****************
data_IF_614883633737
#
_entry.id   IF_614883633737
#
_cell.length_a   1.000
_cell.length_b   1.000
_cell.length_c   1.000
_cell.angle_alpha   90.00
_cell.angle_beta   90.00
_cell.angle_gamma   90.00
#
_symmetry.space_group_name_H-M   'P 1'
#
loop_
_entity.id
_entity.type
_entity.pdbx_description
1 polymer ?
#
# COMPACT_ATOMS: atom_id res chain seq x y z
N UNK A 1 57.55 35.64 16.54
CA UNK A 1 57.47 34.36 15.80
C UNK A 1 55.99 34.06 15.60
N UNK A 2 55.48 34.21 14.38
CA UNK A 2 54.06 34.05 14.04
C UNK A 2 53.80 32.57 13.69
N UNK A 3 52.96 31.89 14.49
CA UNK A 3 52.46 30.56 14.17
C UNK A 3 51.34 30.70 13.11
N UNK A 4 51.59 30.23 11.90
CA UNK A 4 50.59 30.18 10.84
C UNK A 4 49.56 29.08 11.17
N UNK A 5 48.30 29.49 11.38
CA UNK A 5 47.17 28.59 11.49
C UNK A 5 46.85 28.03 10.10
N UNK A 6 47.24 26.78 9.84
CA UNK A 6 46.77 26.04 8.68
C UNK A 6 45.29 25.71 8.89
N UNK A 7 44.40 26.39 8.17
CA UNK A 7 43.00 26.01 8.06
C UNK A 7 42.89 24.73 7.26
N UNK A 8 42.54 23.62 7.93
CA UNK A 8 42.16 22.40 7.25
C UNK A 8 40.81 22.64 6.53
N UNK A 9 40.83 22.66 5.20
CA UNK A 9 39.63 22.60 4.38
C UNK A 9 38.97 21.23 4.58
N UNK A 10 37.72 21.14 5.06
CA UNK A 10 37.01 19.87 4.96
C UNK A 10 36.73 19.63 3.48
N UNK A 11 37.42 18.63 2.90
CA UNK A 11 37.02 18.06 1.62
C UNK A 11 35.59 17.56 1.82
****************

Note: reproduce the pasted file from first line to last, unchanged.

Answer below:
data_IF_614883633737
#
_entry.id   IF_614883633737
#
_cell.length_a   1.000
_cell.length_b   1.000
_cell.length_c   1.000
_cell.angle_alpha   90.00
_cell.angle_beta   90.00
_cell.angle_gamma   90.00
#
_symmetry.space_group_name_H-M   'P 1'
#
loop_
_entity.id
_entity.type
_entity.pdbx_description
1 polymer ?
#
# COMPACT_ATOMS: atom_id res chain seq x y z
N UNK A 1 57.55 35.64 16.54
CA UNK A 1 57.47 34.36 15.80
C UNK A 1 55.99 34.06 15.60
N UNK A 2 55.48 34.21 14.38
CA UNK A 2 54.06 34.05 14.04
C UNK A 2 53.80 32.57 13.69
N UNK A 3 52.96 31.89 14.49
CA UNK A 3 52.46 30.56 14.17
C UNK A 3 51.34 30.70 13.11
N UNK A 4 51.59 30.23 11.90
CA UNK A 4 50.59 30.18 10.84
C UNK A 4 49.56 29.08 11.17
N UNK A 5 48.30 29.49 11.38
CA UNK A 5 47.17 28.59 11.49
C UNK A 5 46.85 28.03 10.10
N UNK A 6 47.24 26.78 9.84
CA UNK A 6 46.77 26.04 8.68
C UNK A 6 45.29 25.71 8.89
N UNK A 7 44.40 26.39 8.17
CA UNK A 7 43.00 26.01 8.06
C UNK A 7 42.89 24.73 7.26
N UNK A 8 42.54 23.62 7.93
CA UNK A 8 42.16 22.40 7.25
C UNK A 8 40.81 22.64 6.53
N UNK A 9 40.83 22.66 5.20
CA UNK A 9 39.63 22.60 4.38
C UNK A 9 38.97 21.23 4.58
N UNK A 10 37.72 21.14 5.06
CA UNK A 10 37.01 19.87 4.96
C UNK A 10 36.73 19.63 3.48
N UNK A 11 37.42 18.63 2.90
CA UNK A 11 37.02 18.06 1.62
C UNK A 11 35.59 17.56 1.82